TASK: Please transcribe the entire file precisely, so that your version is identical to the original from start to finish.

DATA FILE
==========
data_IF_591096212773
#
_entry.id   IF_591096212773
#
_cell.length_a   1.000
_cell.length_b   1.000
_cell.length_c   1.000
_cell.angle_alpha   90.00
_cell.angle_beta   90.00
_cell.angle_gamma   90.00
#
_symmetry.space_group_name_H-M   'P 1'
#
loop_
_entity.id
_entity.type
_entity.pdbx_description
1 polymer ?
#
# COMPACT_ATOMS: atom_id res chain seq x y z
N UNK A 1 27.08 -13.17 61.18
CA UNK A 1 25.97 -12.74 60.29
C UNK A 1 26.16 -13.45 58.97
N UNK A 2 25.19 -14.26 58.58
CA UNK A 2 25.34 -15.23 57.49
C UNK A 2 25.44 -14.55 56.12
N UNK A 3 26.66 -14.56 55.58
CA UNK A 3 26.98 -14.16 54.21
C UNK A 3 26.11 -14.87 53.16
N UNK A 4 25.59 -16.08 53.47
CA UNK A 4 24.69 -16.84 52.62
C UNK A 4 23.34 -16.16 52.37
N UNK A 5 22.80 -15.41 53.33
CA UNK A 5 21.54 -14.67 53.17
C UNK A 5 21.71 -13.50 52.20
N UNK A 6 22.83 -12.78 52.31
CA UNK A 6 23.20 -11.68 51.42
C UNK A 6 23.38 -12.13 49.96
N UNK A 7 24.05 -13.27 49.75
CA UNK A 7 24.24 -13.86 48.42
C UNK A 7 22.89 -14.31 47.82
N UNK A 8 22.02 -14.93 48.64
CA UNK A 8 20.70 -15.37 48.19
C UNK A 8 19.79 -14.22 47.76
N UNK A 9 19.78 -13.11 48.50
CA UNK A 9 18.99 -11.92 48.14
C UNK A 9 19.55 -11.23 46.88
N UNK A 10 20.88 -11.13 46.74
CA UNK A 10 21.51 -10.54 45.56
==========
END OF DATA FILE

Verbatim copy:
data_IF_591096212773
#
_entry.id   IF_591096212773
#
_cell.length_a   1.000
_cell.length_b   1.000
_cell.length_c   1.000
_cell.angle_alpha   90.00
_cell.angle_beta   90.00
_cell.angle_gamma   90.00
#
_symmetry.space_group_name_H-M   'P 1'
#
loop_
_entity.id
_entity.type
_entity.pdbx_description
1 polymer ?
#
# COMPACT_ATOMS: atom_id res chain seq x y z
N UNK A 1 27.08 -13.17 61.18
CA UNK A 1 25.97 -12.74 60.29
C UNK A 1 26.16 -13.45 58.97
N UNK A 2 25.19 -14.26 58.58
CA UNK A 2 25.34 -15.23 57.49
C UNK A 2 25.44 -14.55 56.12
N UNK A 3 26.66 -14.56 55.58
CA UNK A 3 26.98 -14.16 54.21
C UNK A 3 26.11 -14.87 53.16
N UNK A 4 25.59 -16.08 53.47
CA UNK A 4 24.69 -16.84 52.62
C UNK A 4 23.34 -16.16 52.37
N UNK A 5 22.80 -15.41 53.33
CA UNK A 5 21.54 -14.67 53.17
C UNK A 5 21.71 -13.50 52.20
N UNK A 6 22.83 -12.78 52.31
CA UNK A 6 23.20 -11.68 51.42
C UNK A 6 23.38 -12.13 49.96
N UNK A 7 24.05 -13.27 49.75
CA UNK A 7 24.24 -13.86 48.42
C UNK A 7 22.89 -14.31 47.82
N UNK A 8 22.02 -14.93 48.64
CA UNK A 8 20.70 -15.37 48.19
C UNK A 8 19.79 -14.22 47.76
N UNK A 9 19.78 -13.11 48.50
CA UNK A 9 18.99 -11.92 48.14
C UNK A 9 19.55 -11.23 46.88
N UNK A 10 20.88 -11.13 46.74
CA UNK A 10 21.51 -10.54 45.56